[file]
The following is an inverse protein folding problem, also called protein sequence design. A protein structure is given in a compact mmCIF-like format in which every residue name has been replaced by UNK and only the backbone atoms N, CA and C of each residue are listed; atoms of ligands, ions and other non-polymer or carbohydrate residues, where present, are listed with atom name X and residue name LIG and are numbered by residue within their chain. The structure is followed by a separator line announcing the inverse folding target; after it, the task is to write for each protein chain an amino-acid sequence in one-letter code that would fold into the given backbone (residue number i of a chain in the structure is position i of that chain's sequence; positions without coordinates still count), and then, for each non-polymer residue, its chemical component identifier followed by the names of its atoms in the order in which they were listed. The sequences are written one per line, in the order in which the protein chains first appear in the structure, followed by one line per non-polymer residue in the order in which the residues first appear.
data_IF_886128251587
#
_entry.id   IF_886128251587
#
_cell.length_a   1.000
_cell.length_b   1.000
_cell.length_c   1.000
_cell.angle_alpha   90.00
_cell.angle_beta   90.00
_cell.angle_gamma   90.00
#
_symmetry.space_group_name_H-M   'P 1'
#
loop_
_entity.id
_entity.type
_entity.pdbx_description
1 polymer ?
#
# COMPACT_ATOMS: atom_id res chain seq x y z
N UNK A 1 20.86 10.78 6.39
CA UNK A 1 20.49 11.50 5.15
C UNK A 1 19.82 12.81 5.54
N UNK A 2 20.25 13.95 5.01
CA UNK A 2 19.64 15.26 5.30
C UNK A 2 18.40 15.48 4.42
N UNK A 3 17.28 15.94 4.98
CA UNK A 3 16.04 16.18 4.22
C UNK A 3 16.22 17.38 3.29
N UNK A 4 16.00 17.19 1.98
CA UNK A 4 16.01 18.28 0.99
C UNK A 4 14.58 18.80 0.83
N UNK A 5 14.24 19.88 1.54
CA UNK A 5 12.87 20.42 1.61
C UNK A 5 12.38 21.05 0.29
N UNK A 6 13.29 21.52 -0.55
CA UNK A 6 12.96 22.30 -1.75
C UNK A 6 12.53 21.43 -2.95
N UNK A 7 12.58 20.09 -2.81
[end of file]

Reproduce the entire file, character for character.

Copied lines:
The following is an inverse protein folding problem, also called protein sequence design. A protein structure is given in a compact mmCIF-like format in which every residue name has been replaced by UNK and only the backbone atoms N, CA and C of each residue are listed; atoms of ligands, ions and other non-polymer or carbohydrate residues, where present, are listed with atom name X and residue name LIG and are numbered by residue within their chain. The structure is followed by a separator line announcing the inverse folding target; after it, the task is to write for each protein chain an amino-acid sequence in one-letter code that would fold into the given backbone (residue number i of a chain in the structure is position i of that chain's sequence; positions without coordinates still count), and then, for each non-polymer residue, its chemical component identifier followed by the names of its atoms in the order in which they were listed. The sequences are written one per line, in the order in which the protein chains first appear in the structure, followed by one line per non-polymer residue in the order in which the residues first appear.
data_IF_886128251587
#
_entry.id   IF_886128251587
#
_cell.length_a   1.000
_cell.length_b   1.000
_cell.length_c   1.000
_cell.angle_alpha   90.00
_cell.angle_beta   90.00
_cell.angle_gamma   90.00
#
_symmetry.space_group_name_H-M   'P 1'
#
loop_
_entity.id
_entity.type
_entity.pdbx_description
1 polymer ?
#
# COMPACT_ATOMS: atom_id res chain seq x y z
N UNK A 1 20.86 10.78 6.39
CA UNK A 1 20.49 11.50 5.15
C UNK A 1 19.82 12.81 5.54
N UNK A 2 20.25 13.95 5.01
CA UNK A 2 19.64 15.26 5.30
C UNK A 2 18.40 15.48 4.42
N UNK A 3 17.28 15.94 4.98
CA UNK A 3 16.04 16.18 4.22
C UNK A 3 16.22 17.38 3.29
N UNK A 4 16.00 17.19 1.98
CA UNK A 4 16.01 18.28 0.99
C UNK A 4 14.58 18.80 0.83
N UNK A 5 14.24 19.88 1.54
CA UNK A 5 12.87 20.42 1.61
C UNK A 5 12.38 21.05 0.29
N UNK A 6 13.29 21.52 -0.55
CA UNK A 6 12.96 22.30 -1.75
C UNK A 6 12.53 21.43 -2.95
N UNK A 7 12.58 20.09 -2.81